Project description:<label>BACKGROUND</label>Since the 1990s, evidence has accumulated of an increased prevalence of epilepsy in onchocerciasis-endemic areas in Africa as compared to onchocerciasis-free areas. Although the causal relationship between onchocerciasis and epilepsy has yet to be proven, there is likely an association. Here we discuss the need for disease burden estimates of onchocerciasis-associated epilepsy (OAE), provide them, detail how such estimates should be refined, and discuss the socioeconomic impact of OAE, including a cost-estimate for anti-epileptic drugs.<label>MAIN BODY</label>Providing OAE burden estimates may aid prevention of epilepsy in onchocerciasis- endemic areas by inciting and informing collaboration between onchocerciasis control programmes and mental health services. Epilepsy not only massively impacts the health of those affected, but it also carries a high socioeconomic burden for the households and communities involved. We used previously published geospatial estimates of onchocerciasis in Africa and a separately published logistic regression model quantifying the association between onchocerciasis and epilepsy to estimate the number of OAE cases. We then applied disability weights for epilepsy to quantify the burden in terms of years of life lived with disability (YLD) and estimate the cost of treatment. We estimate that in 2015 roughly 117?000 people were affected by OAE across onchocerciasis-endemic areas previously under the African Programme for Onchocerciases control (APOC) mandate where OAE has ever been reported or suspected, and another 264?000 persons in onchocerciasis-endemic areas where OAE has never been investigated before. The total number of YLDs due to OAE was 39?300 and 88?700 in these areas respectively, based on a weighted mean disability weight of 0.336. The burden of OAE is approximately 13% of the total YLDs attributable to onchocerciasis and 10% of total YLDs attributable to epilepsy. We estimated that by 2015 the total costs of treatment with anti-epileptic drug for OAE cases would have been a minimum of 12.4 million US$.<label>CONCLUSIONS</label>These estimates suggest a considerable health, social and economic burden of OAE in Africa. The treatment and care for people with epilepsy, especially in hyperendemic onchocerciasis areas with high epilepsy prevalence thus requires more financial and human resources.
Project description:In a recent article we discussed the feasibility of onchocerciasis elimination in Africa by 2025. We expressed concern that elimination may be impeded by failure to build on the lessons learned in the African onchocerciasis control programmes and the introduction of strategies and tools from the Americas. Richards et al. and Cupp et al. wrote to refute our concern and described recent achievements with stopping treatment in some areas.In this response, we discuss their arguments which did not convince us. We point out several scientific flaws in the American conceptual framework of elimination which has led to longer periods of treatment than necessary, and in the use of an arbitrary threshold for stopping treatment. We show that recent achievements fall significantly short of what would be needed to achieve onchocerciasis elimination by 2025.We conclude our response by advocating for a more objective and inclusive debate on strategies and tools for onchocerciasis elimination.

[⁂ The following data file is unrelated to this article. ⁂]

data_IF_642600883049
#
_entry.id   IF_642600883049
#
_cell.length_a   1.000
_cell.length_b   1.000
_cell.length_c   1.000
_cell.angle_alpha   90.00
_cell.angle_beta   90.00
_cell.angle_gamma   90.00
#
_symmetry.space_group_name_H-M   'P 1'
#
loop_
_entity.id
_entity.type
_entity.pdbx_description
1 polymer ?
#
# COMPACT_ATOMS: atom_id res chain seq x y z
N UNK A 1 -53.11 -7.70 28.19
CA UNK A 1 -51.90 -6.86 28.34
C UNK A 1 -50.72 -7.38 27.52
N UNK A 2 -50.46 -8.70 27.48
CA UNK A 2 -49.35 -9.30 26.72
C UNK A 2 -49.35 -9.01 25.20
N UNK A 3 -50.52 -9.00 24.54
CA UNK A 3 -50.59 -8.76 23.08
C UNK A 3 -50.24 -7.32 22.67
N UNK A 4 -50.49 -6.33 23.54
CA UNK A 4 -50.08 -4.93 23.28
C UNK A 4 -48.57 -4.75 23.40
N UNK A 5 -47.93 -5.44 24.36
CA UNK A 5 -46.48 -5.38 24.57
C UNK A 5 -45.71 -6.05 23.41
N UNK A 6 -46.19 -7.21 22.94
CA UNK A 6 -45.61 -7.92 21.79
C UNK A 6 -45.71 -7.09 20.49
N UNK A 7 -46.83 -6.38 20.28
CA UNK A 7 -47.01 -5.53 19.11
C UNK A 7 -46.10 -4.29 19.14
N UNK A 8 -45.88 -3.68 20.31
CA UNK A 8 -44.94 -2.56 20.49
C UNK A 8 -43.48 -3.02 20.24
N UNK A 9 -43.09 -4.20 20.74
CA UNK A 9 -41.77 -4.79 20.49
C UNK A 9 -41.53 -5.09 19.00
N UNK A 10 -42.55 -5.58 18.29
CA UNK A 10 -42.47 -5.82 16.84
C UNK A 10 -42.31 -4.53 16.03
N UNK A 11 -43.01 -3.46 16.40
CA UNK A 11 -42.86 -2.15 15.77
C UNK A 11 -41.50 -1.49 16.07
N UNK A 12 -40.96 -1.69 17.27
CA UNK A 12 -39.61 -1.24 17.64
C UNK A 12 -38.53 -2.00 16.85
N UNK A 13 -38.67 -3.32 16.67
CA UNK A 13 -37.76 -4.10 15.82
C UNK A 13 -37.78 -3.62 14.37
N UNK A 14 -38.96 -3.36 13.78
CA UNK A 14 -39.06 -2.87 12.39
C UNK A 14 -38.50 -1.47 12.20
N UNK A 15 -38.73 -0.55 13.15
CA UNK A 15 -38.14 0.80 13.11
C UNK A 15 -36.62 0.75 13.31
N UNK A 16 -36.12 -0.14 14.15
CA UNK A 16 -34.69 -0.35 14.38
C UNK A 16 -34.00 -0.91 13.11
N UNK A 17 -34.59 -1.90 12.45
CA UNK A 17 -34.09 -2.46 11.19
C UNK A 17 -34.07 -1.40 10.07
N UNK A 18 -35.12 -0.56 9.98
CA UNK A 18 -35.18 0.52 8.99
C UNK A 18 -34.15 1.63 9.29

Project description:Since its initiation in 1995, the African Program for Onchocerciasis Control (APOC) has had a substantial impact on the prevalence and burden of onchocerciasis through annual ivermectin mass treatment. Ivermectin is a broad-spectrum anti-parasitic agent that also has an impact on other co-endemic parasitic infections. In this study, we roughly assessed the additional impact of APOC activities on the burden of the most important off-target infections: soil-transmitted helminthiases (STH; ascariasis, trichuriasis, hookworm, and strongyloidiasis), lymphatic filariasis (LF), and scabies. Based on a literature review, we formulated assumptions about the impact of ivermectin treatment on the disease burden of these off-target infections. Using data on the number of ivermectin treatments in APOC regions and the latest estimates of the burden of disease, we then calculated the impact of APOC activities on off-target infections in terms of disability-adjusted life years (DALYs) averted. We conservatively estimated that between 1995 and 2010, annual ivermectin mass treatment has cumulatively averted about 500 thousand DALYs from co-endemic STH infections, LF, and scabies. This impact comprised approximately an additional 5.5% relative to the total burden averted from onchocerciasis (8.9 million DALYs) and indicates that the overall cost-effectiveness of APOC is even higher than previously reported.